When I hear the phrase classroom management, I often think about how a teacher might handle an off-task student or a school wide behavior pyramid. However, more often than not, classroom management boils down to the systems in place that encourage students to be on-task and engaged in their learning. Today, I am sharing 4 Helpful Classroom Procedures for Middle School. Easy tips and tricks you can begin implementing tomorrow, including a free printable.
I think we can all recall a procedure or system that lends itself to trouble. My first year, it was the overabundance of papers. Students would ask where the late work went, if they had a missing grade, there would be a congregation of students at the turn in tray, and I couldn’t get class started on time. I didn’t have a procedure and over time it became a management issue. (I figured it out thanks to my Homework Agenda.)
4 CLASSROOM PROCEDURES FOR MIDDLE SCHOOL
1. Handling bathroom and locker requests
I think one of the most common questions, as well as possibly the most irritating is the bathroom/locker request. Inevitably, you call on a student who you think is going to answer the question or ask a content question, and they ask to go to the bathroom. Maybe you hand out bathroom passes at the beginning of the grading period and yet when a student hands one to you, you don’t have a place to put it, your pocket is available and then amazingly enough you find a tattered pass in your laundry. Maybe that was just me.
If you use interactive notebooks or even binders, I have a solution for you. It works not only as a procedure for bathroom and locker requests, but also as a reinforcement of positive behavior.
Download, save, and print the Template
This has been quite popular of an idea, so I have created a template (you can find it below), ready to customize. Simply, download the file, save it to your computer, and print. Update (August 23, 2023): This freebie has been updated to include math grade-level specific information.
How does it work?
Depending on how gracious you choose to be, this card could last a grading period or a semester. I preferred one per semester. Students would glue it into the very first page of their interactive notebooks. If they needed to use an emergency pass, they simply turned to their front page and waited for me to come around during the lesson. For me, this was acceptable during classwork, group work, or independent work time. I did not accept this during any direct instruction.
I would initial and date the pass and didn’t have to collect it or keep track of how many they had used.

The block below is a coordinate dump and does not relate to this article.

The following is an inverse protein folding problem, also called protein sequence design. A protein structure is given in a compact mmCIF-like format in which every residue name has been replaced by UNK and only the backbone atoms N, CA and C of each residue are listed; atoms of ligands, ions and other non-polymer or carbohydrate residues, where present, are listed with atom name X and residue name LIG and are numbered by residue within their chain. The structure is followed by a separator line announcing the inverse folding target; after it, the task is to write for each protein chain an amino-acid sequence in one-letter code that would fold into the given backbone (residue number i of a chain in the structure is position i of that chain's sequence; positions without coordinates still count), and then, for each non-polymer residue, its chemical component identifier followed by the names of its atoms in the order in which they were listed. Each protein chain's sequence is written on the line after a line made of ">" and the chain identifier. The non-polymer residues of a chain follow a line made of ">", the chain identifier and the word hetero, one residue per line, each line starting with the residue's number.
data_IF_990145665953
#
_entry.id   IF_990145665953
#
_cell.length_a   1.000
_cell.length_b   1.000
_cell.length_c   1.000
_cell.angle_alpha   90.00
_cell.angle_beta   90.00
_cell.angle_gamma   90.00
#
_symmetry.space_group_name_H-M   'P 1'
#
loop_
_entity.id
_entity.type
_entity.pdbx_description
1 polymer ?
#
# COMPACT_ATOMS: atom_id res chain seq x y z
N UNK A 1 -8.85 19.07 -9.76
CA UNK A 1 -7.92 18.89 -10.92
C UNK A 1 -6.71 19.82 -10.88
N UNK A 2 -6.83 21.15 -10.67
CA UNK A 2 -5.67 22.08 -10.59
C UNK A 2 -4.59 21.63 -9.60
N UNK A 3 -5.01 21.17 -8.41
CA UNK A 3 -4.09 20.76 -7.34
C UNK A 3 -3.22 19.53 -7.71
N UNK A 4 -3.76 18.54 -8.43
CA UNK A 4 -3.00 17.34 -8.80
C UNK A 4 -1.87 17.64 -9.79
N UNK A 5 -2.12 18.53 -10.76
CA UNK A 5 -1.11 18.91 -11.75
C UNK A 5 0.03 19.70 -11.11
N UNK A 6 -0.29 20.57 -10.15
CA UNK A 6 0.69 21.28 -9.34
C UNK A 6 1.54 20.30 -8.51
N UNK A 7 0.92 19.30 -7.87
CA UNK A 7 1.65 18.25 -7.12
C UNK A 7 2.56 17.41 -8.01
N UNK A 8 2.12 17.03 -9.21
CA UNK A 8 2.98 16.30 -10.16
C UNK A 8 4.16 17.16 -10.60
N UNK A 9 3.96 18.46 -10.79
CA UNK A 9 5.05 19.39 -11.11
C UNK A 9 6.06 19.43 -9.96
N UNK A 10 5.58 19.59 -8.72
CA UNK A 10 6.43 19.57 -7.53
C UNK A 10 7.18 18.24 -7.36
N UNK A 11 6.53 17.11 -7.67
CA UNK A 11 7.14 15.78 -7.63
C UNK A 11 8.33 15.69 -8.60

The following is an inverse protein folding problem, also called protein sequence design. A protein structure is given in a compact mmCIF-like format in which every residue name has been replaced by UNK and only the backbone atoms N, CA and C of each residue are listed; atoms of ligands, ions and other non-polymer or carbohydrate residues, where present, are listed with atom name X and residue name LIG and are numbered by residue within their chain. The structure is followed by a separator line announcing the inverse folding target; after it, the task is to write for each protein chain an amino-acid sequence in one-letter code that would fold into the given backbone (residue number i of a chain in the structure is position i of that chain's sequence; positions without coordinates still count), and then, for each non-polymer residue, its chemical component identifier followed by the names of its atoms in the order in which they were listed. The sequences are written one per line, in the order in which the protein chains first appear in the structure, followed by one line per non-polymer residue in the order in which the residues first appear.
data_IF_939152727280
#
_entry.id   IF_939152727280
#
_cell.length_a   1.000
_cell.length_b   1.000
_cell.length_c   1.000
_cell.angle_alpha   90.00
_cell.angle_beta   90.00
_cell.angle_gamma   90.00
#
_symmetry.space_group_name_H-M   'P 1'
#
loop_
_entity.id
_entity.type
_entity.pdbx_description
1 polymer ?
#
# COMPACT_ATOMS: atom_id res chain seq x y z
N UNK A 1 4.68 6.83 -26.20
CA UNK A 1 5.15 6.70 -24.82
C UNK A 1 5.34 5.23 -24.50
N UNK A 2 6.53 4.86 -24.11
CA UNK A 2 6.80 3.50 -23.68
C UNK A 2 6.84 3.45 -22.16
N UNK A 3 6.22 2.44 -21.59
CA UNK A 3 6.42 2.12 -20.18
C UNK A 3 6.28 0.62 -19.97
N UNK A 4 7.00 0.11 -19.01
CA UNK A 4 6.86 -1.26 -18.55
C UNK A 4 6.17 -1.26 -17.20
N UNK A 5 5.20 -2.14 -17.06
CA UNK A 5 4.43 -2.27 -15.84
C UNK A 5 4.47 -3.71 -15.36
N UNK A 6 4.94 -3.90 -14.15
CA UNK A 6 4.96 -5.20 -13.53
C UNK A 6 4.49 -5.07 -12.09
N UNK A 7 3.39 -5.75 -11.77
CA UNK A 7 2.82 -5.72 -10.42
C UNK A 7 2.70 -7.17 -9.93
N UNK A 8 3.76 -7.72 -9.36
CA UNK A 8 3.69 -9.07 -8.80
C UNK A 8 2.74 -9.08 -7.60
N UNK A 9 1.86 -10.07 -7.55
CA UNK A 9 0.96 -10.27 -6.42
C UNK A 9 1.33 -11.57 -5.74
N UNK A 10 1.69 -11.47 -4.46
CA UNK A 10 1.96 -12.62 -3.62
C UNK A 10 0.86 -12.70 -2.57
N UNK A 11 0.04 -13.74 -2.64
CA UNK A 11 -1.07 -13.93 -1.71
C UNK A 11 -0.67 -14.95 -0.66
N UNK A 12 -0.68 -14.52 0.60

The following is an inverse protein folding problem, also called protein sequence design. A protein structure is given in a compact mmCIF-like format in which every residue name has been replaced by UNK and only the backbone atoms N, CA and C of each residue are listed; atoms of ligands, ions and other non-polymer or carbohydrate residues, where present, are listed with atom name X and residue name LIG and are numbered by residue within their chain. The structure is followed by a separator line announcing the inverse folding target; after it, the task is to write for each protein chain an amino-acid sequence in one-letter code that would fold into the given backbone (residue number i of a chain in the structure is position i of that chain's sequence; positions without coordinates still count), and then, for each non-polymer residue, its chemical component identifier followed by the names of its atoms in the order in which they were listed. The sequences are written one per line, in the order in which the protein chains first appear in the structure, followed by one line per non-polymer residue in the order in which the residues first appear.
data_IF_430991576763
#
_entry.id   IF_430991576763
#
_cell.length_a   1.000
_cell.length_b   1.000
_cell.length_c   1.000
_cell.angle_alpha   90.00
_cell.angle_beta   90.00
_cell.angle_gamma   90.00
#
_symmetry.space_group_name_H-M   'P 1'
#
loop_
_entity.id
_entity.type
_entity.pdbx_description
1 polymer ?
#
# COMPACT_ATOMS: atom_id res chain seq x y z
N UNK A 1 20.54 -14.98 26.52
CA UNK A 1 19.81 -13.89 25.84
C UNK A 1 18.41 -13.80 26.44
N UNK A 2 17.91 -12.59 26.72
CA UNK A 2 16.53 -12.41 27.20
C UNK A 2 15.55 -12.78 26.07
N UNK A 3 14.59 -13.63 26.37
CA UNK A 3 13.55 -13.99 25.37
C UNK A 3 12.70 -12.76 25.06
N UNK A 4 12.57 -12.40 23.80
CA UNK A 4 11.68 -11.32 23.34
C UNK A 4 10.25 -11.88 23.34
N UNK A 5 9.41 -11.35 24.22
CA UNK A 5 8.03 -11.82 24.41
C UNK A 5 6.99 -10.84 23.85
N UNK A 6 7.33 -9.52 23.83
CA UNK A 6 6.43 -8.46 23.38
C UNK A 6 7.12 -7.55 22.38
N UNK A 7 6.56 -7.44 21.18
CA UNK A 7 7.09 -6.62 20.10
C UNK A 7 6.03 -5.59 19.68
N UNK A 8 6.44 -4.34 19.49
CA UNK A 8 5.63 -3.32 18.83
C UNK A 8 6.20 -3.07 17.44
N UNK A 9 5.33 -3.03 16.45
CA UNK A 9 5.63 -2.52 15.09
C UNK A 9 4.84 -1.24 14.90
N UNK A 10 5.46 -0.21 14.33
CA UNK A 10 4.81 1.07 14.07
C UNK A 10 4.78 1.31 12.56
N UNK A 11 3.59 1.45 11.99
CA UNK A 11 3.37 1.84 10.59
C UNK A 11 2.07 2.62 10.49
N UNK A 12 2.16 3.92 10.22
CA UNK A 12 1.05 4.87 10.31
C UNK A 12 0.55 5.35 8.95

2. Labeled Student Supply Station
I saw this on Pinterest several years ago and have appreciated it everyday of my teaching career. It is as simple as painters tape, a sharpie, and a table or cubby and five minutes of time.
Determine what supplies you will keep accessible at any time. For me this included a classroom hole punch, a classroom stapler, and a box of tissue. These three things were always available to students. Somehow, they have a tendency to go missing, the tissue box is no where to be found, I use the stapler and leave it on my desk, etc. Naturally, it is because they didn’t have a home.
Take a piece of painters tape and label the name of the supply, then place that on a table where all have access to it. This creates a home for the supplies and students know exactly were to return it.
3. keep the Pencil sharpener in the back
If it all possible, move your pencil sharpener to the back of the room. It will cause less distractions and reasons for a student to need to sharpen their pencil.
Don’t have a plug close by? Get an extension cord.
Have a manual one? Order a new one on Amazon and then put in a maintenance request or bring a drill to school. I had this added to the side of a cabinet in the back of my room. Well worth the $10.00 and time.
4. Choose a consistent warm up
I honestly believe the first 3 minutes of class, set the stage for the day. If things are calm, students are working, then you feel confident prepared and excited to begin the lesson. If it is hectic, students are up and moving, talking, or unsure of what to do, you feel frazzled, annoyed, and frustrated. The best thing I did for these first few minutes was have the same type of warm up or bell ringer each day. Students knew what to expect and how to get started. I spent several weeks teaching students what it should look like when the bell rang, positively reinforcing it (as seen above), and providing consistency each and everyday.
These 4 Classroom Procedures for Middle School are a great start to get organized both for yourself and your students. I hope this post provides some ideas that could be easily implemented in your classroom.